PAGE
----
"In Witness Whereof, I the Principal Chief of the Cherokee Nation, have hereunto set my hand and caused the Great Seal of said Nation to be affixed at the date hereinafter shown.

"Dated, July 10th, 1906."

¶3 There was no restriction against the right to use any of this property acquired from the Cherokee Nation. It is the general rule that in the absence of a restrictive clause in a grant by deed a fee simple title is acquired. Wright v. Morgan, 191 U.S. 55, 24 S. Ct. 6, 48 L. Ed. 89; Sharp v. City of Guthrie, 49 Okl. 213, 152 P. 403. Plaintiffs cite Davenport v. Buffington, 8 Cir., 97 F. 234, 46 L.R.A. 377, and refer to certain Acts of Congress and the legislative enactment of the Cherokee Nation of December 18, 1871. In Davenport v. Buffington, supra, it was held that the Cherokee Nation had no right to disturb the use of a park in the City of Downingville.

¶4 The Act of July 1, 1902, authorized the Cherokee Nation to sell the land involved in this case and the deed was executed in pursuance thereof.

¶5 Conditions are not favored and it must appear certain that restrictions were intended. Wright v. Morgan, supra.

¶6 If legal title was in the city it was absolute title. In Owen v. City of Tulsa, 27 Okl. 264, 111 P. 320, plaintiffs brought an action to enjoin a sale by the City of Tulsa of certain lands which had been purchased by the city for park purposes. The city, pursuant to a vote of the electors had issued bonds for the purpose of purchasing the park, and had acquired the premises involved, and thereafter laid out said lands as a park, and improved the same at the public expense for use as a park. The injunction was denied, for the reason that the city charter provided that the city might take, hold, and purchase lands as may be needed for corporate purposes, and might sell any real estate owned by it. In Wright v. Morgan, supra, it is stated [191 U.S. 55, 24 S.Ct. 8]:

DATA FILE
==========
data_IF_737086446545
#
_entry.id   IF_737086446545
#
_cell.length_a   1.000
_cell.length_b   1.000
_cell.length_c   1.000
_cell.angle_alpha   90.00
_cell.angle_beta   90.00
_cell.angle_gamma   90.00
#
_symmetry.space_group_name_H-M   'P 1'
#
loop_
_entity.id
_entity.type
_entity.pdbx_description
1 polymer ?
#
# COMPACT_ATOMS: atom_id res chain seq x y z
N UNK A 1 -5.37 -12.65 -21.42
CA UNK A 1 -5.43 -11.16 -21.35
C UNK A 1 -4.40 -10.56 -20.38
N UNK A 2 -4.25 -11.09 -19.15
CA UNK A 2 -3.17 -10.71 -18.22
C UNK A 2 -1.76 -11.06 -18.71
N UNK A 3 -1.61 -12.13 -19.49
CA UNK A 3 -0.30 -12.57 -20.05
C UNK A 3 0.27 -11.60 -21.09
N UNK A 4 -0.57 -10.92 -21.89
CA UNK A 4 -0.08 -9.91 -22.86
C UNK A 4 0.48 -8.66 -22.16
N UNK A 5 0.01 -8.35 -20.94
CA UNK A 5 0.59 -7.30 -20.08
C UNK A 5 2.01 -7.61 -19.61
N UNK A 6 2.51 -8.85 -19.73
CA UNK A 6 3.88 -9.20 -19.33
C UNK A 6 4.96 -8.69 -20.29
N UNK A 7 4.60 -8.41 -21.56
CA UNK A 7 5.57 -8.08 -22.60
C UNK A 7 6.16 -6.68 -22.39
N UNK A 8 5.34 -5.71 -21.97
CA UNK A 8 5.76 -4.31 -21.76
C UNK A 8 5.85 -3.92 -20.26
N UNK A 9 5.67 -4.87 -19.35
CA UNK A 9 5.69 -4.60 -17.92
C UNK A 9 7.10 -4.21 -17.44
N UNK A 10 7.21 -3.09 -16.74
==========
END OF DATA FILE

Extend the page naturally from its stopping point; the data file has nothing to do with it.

"If the legal title was in the city, it was an absolute title. In view of the extreme unwillingness of courts to admit the existence of a common-law condition, even when the word `condition' is used, it needs no argument to show that there was no condition or limitation here. Stuart v. [City of] Easton, 170 U.S. 383, 18 S. Ct. 650, 42 L. Ed. 1078. Little more needs to be said to show that the act of Congress did not make the land inalienable at common law. We need not consider whether the act could have that effect upon land within a state, when the conveyance was absolute and was made to a citizen or instrumentality of the state; we express no opinion upon the point. It is enough that it did not purport so to restrict the ordinary incidents of title. We should require the clearest expression of such an unusual restriction before we should admit that it was imposed, - especially in an ordinary sale for cash. Here, the act probably meant no more than to explain the motive for a sale at a minimum price. Mahoning County [Com'rs] v. Young, 6 Cir., 59 F. 96, 8 C.C.A. 27. The ratified patent said nothing of any restriction, or even any trust, beyond the one executed in the city."